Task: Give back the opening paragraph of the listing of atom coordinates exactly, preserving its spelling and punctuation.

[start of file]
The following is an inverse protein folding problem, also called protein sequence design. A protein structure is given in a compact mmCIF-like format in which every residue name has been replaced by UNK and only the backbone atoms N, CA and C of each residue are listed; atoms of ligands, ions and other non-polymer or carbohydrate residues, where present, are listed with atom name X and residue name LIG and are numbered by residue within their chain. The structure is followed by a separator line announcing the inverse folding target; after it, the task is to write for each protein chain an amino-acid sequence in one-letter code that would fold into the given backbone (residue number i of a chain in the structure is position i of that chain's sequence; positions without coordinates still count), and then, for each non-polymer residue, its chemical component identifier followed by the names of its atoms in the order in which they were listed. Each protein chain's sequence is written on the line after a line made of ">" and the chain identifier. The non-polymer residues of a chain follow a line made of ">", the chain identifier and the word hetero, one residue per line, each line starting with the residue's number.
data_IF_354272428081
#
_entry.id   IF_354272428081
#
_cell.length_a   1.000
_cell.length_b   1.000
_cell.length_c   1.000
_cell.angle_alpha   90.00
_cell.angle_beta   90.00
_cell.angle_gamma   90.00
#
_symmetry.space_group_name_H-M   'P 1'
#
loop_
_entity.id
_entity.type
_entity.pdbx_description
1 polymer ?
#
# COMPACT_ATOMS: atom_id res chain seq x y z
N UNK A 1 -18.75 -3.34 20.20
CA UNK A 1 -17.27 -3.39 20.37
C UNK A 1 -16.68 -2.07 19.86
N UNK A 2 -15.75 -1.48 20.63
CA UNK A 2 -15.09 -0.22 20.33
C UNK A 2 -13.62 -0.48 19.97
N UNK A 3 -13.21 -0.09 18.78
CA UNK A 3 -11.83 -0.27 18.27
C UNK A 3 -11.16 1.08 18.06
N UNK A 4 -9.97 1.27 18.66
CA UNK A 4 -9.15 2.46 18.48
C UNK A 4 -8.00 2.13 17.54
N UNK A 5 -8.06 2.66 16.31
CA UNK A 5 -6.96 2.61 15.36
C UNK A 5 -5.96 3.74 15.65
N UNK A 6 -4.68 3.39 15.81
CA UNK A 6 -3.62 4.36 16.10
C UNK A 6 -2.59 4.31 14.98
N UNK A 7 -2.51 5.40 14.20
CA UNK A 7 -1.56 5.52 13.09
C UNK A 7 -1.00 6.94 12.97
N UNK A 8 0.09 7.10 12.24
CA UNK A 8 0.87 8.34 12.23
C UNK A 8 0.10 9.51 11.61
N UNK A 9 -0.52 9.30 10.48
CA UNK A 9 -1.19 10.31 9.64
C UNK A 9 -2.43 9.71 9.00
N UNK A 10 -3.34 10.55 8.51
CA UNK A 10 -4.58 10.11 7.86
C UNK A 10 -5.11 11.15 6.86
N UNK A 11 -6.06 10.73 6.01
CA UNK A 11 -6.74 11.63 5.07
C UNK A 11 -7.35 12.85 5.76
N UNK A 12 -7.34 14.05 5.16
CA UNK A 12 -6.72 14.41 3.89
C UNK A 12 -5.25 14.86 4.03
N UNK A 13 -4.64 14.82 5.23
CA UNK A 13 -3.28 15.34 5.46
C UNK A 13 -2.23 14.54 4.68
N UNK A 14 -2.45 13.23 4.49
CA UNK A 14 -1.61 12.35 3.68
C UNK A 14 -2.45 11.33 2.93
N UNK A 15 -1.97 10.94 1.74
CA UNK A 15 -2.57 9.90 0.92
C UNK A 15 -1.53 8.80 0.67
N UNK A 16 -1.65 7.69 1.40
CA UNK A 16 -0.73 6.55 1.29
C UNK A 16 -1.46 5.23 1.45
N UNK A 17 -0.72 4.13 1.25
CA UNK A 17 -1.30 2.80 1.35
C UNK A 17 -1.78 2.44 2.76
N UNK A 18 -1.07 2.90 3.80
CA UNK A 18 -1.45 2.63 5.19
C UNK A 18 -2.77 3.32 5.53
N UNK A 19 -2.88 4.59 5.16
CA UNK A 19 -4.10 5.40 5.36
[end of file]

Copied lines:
The following is an inverse protein folding problem, also called protein sequence design. A protein structure is given in a compact mmCIF-like format in which every residue name has been replaced by UNK and only the backbone atoms N, CA and C of each residue are listed; atoms of ligands, ions and other non-polymer or carbohydrate residues, where present, are listed with atom name X and residue name LIG and are numbered by residue within their chain. The structure is followed by a separator line announcing the inverse folding target; after it, the task is to write for each protein chain an amino-acid sequence in one-letter code that would fold into the given backbone (residue number i of a chain in the structure is position i of that chain's sequence; positions without coordinates still count), and then, for each non-polymer residue, its chemical component identifier followed by the names of its atoms in the order in which they were listed. Each protein chain's sequence is written on the line after a line made of ">" and the chain identifier. The non-polymer residues of a chain follow a line made of ">", the chain identifier and the word hetero, one residue per line, each line starting with the residue's number.